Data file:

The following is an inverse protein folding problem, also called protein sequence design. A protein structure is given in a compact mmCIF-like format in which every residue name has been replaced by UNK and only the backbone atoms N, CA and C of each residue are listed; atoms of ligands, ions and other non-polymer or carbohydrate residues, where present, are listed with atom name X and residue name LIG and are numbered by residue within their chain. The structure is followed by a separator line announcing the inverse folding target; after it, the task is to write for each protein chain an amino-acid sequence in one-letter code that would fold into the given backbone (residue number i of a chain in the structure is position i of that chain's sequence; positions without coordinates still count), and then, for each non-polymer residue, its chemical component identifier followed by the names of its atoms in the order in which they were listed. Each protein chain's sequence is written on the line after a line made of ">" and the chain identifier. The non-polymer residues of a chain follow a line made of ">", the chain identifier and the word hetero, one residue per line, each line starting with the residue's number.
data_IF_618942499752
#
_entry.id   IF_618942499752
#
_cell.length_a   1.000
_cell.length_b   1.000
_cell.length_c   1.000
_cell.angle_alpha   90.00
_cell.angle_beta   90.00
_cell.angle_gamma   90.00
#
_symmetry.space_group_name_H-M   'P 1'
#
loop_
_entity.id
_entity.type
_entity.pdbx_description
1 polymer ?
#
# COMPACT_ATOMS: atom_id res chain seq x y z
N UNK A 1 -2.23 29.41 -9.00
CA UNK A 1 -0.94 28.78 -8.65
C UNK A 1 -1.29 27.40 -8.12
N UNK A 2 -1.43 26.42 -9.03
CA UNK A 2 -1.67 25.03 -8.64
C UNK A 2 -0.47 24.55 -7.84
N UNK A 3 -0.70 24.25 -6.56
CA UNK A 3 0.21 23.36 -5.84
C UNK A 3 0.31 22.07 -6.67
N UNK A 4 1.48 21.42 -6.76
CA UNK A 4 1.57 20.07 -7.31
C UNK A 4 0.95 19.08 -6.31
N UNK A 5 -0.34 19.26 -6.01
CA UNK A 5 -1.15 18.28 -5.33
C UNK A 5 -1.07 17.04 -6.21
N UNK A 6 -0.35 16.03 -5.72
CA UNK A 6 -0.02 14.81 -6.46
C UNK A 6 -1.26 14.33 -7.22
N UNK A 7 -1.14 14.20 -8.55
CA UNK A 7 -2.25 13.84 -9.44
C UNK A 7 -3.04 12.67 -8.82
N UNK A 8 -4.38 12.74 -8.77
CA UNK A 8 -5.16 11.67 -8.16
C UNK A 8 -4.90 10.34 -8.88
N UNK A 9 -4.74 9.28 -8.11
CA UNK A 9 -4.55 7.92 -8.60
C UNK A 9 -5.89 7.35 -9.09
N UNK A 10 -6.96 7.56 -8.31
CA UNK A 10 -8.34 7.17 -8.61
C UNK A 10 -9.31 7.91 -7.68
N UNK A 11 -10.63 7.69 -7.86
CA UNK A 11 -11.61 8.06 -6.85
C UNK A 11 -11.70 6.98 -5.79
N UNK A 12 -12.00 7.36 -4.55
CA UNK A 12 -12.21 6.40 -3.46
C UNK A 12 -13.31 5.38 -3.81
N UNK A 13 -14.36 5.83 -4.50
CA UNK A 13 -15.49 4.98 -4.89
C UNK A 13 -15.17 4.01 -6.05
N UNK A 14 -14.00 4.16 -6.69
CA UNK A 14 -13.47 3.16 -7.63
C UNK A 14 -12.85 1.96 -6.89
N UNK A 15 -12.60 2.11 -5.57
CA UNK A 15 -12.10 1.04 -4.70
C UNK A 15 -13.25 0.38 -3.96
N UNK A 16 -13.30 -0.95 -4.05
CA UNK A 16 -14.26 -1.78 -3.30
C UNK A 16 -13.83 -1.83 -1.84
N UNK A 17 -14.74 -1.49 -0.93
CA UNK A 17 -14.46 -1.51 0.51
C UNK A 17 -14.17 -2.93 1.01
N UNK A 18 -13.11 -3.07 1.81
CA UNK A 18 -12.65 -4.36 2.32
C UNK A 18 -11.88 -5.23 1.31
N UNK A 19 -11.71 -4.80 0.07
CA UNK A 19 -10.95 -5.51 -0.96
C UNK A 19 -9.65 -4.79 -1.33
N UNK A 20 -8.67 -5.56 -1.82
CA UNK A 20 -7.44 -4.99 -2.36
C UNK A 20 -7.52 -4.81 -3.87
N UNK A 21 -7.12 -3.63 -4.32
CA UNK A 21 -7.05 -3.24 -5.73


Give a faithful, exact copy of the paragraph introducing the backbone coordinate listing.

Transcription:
The following is an inverse protein folding problem, also called protein sequence design. A protein structure is given in a compact mmCIF-like format in which every residue name has been replaced by UNK and only the backbone atoms N, CA and C of each residue are listed; atoms of ligands, ions and other non-polymer or carbohydrate residues, where present, are listed with atom name X and residue name LIG and are numbered by residue within their chain. The structure is followed by a separator line announcing the inverse folding target; after it, the task is to write for each protein chain an amino-acid sequence in one-letter code that would fold into the given backbone (residue number i of a chain in the structure is position i of that chain's sequence; positions without coordinates still count), and then, for each non-polymer residue, its chemical component identifier followed by the names of its atoms in the order in which they were listed. Each protein chain's sequence is written on the line after a line made of ">" and the chain identifier. The non-polymer residues of a chain follow a line made of ">", the chain identifier and the word hetero, one residue per line, each line starting with the residue's number.